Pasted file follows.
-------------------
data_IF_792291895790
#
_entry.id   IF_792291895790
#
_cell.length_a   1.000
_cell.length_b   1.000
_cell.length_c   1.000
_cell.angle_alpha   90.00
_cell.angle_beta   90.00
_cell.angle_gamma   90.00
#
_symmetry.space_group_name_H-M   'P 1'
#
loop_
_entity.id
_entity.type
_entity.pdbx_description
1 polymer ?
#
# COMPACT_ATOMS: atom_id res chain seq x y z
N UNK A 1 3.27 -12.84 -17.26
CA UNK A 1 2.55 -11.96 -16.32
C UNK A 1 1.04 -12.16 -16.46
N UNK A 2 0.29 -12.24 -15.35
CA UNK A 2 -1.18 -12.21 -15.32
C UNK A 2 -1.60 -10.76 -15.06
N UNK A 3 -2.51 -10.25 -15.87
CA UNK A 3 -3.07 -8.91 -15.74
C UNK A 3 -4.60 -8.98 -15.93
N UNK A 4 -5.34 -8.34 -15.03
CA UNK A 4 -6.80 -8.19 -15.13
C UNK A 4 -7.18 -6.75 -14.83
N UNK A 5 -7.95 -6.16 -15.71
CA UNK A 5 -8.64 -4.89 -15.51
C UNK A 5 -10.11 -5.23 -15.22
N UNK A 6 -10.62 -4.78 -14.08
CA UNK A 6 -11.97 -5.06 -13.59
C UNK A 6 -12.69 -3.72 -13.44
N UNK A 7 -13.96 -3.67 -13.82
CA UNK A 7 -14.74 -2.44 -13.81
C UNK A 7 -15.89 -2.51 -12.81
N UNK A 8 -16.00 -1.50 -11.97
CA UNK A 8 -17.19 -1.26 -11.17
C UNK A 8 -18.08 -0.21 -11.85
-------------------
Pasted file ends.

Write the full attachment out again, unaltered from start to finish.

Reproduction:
data_IF_792291895790
#
_entry.id   IF_792291895790
#
_cell.length_a   1.000
_cell.length_b   1.000
_cell.length_c   1.000
_cell.angle_alpha   90.00
_cell.angle_beta   90.00
_cell.angle_gamma   90.00
#
_symmetry.space_group_name_H-M   'P 1'
#
loop_
_entity.id
_entity.type
_entity.pdbx_description
1 polymer ?
#
# COMPACT_ATOMS: atom_id res chain seq x y z
N UNK A 1 3.27 -12.84 -17.26
CA UNK A 1 2.55 -11.96 -16.32
C UNK A 1 1.04 -12.16 -16.46
N UNK A 2 0.29 -12.24 -15.35
CA UNK A 2 -1.18 -12.21 -15.32
C UNK A 2 -1.60 -10.76 -15.06
N UNK A 3 -2.51 -10.25 -15.87
CA UNK A 3 -3.07 -8.91 -15.74
C UNK A 3 -4.60 -8.98 -15.93
N UNK A 4 -5.34 -8.34 -15.03
CA UNK A 4 -6.80 -8.19 -15.13
C UNK A 4 -7.18 -6.75 -14.83
N UNK A 5 -7.95 -6.16 -15.71
CA UNK A 5 -8.64 -4.89 -15.51
C UNK A 5 -10.11 -5.23 -15.22
N UNK A 6 -10.62 -4.78 -14.08
CA UNK A 6 -11.97 -5.06 -13.59
C UNK A 6 -12.69 -3.72 -13.44
N UNK A 7 -13.96 -3.67 -13.82
CA UNK A 7 -14.74 -2.44 -13.81
C UNK A 7 -15.89 -2.51 -12.81
N UNK A 8 -16.00 -1.50 -11.97
CA UNK A 8 -17.19 -1.26 -11.17
C UNK A 8 -18.08 -0.21 -11.85